A bit of foreground gorse bush in the way on this one but I like the position he has his legs in,
looks most uncomfortable!
After this delightful encounter with the Dartford Warbler I walked on to have a look in an area where I've been lucky enough to see the Great Grey Shrike in a particular tree on a couple of previous occasions. At first I couldn't see it and my attention was taken away momentarily when I spotted the small herd of ponies which graze on the common. I hadn't seen them around for a while and whilst I was was standing there admiring them I glanced back at the tree in question and there it was, the shrike! It hadn't been there just a moment before... it really is very mercurial. Fortunately it didn't seem at all bothered by my presence even though I was nearer to it than I've been on previous occasions. I think because I was in amongst the group of ponies it just saw me as one of them. I got some nice shots of it but the strong light/low morning sun caused a few blown highlights as I was taken a bit by surprise and didn't have time to alter my camera settings. Still I'm pretty happy with them.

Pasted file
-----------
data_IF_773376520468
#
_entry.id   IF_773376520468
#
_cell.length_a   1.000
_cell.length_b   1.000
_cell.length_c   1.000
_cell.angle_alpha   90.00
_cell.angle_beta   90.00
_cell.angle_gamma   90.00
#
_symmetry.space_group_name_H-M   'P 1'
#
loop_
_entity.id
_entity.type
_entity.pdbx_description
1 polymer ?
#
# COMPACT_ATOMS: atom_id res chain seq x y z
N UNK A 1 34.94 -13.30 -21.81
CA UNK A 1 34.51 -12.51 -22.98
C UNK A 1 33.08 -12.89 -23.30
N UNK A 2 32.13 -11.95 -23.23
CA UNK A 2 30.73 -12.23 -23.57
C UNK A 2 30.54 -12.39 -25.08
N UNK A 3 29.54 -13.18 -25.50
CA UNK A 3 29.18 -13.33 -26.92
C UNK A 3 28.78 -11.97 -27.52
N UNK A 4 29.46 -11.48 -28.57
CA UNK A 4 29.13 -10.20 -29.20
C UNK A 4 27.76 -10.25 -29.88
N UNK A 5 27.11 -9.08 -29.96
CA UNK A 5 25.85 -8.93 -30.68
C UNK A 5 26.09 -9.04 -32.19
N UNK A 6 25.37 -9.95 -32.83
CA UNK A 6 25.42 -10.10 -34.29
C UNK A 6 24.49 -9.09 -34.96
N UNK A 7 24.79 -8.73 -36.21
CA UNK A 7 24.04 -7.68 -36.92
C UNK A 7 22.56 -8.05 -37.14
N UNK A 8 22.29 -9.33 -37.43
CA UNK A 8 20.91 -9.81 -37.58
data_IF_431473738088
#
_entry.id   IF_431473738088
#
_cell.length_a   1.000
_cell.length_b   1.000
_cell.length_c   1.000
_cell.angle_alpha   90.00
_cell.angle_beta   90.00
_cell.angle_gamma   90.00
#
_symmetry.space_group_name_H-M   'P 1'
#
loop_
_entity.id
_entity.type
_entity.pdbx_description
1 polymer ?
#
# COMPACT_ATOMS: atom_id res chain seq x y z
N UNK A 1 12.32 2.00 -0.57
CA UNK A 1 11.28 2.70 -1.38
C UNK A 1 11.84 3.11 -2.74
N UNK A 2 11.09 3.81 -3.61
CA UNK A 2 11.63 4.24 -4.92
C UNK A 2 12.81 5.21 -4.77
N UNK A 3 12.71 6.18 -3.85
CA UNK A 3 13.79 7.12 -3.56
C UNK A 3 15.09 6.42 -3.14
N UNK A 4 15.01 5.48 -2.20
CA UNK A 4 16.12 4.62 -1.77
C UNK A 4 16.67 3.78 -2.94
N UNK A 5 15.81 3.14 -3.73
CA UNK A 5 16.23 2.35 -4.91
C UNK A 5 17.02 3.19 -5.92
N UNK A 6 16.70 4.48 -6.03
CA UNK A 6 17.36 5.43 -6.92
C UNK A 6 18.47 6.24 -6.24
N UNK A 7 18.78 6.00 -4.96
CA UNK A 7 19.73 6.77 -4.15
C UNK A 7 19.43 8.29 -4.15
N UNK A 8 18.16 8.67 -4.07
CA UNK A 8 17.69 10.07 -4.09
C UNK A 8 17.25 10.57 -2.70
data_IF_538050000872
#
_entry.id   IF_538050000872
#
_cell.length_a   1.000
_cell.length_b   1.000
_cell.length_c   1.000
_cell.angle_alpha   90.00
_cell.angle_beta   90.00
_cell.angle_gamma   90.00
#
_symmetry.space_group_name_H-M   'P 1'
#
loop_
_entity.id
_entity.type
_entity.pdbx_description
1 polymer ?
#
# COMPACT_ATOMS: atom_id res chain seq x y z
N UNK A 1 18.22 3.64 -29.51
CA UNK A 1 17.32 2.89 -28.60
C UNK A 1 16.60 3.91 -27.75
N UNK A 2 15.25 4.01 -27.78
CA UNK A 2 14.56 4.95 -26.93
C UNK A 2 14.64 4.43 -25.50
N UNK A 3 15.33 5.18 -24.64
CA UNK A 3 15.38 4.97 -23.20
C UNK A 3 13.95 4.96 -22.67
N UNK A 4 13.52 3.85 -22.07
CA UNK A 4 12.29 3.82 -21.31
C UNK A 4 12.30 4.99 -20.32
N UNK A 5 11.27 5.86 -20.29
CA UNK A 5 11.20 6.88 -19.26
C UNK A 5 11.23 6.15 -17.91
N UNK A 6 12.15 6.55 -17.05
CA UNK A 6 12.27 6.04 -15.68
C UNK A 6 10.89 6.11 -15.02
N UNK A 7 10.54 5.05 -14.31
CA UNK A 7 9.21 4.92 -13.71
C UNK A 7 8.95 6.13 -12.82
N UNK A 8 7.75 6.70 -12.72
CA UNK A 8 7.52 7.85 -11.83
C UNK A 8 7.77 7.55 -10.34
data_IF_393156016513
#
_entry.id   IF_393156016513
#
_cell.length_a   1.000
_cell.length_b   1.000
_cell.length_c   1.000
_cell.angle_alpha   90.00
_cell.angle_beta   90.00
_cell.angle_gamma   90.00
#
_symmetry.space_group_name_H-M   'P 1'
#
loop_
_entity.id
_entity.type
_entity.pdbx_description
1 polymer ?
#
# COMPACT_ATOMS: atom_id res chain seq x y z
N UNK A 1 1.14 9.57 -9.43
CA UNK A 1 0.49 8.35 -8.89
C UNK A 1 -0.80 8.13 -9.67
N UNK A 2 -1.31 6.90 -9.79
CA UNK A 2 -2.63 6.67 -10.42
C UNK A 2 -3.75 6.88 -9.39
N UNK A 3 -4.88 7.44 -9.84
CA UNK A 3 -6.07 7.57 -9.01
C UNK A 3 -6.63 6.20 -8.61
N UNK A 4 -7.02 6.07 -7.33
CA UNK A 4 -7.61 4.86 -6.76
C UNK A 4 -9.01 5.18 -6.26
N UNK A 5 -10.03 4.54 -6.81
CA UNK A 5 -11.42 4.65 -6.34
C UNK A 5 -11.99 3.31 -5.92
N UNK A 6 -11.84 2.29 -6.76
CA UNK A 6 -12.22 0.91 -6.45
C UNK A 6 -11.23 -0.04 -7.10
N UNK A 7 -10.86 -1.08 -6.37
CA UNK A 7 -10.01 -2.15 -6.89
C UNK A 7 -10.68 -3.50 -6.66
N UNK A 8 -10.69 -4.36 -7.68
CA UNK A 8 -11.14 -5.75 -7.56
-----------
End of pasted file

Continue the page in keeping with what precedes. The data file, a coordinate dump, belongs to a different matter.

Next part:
It soon flew off to a much more distant tree where it stayed for a long while. I watched as first a Chaffinch and then a Meadow Pipit tried to mob it. When it moved trees again the Meadow Pipit shrewdly followed it and sat in an adjacent tree. I fancied it was thinking along the lines of "The closer we are to danger, the farther we are from harm." as said by Pippin in The Lord of the Rings.
A more typical view of the bird.
It stayed in this tree for a good twenty minutes.
Amazingly a few minutes later I stumbled upon it again sitting in a tree on the edge of one of the main tracks and again I got reasonably close to it, not as close as when I had ponies for cover! The light was a lot better though.
It then flew low into some gorse where I'm pretty sure it caught something, before flying out again and into thick cover. It was too quick for me to see what it was though... I'm betting it wasn't that canny Meadow Pipit... and I'm hoping it wasn't a Dartford Warbler.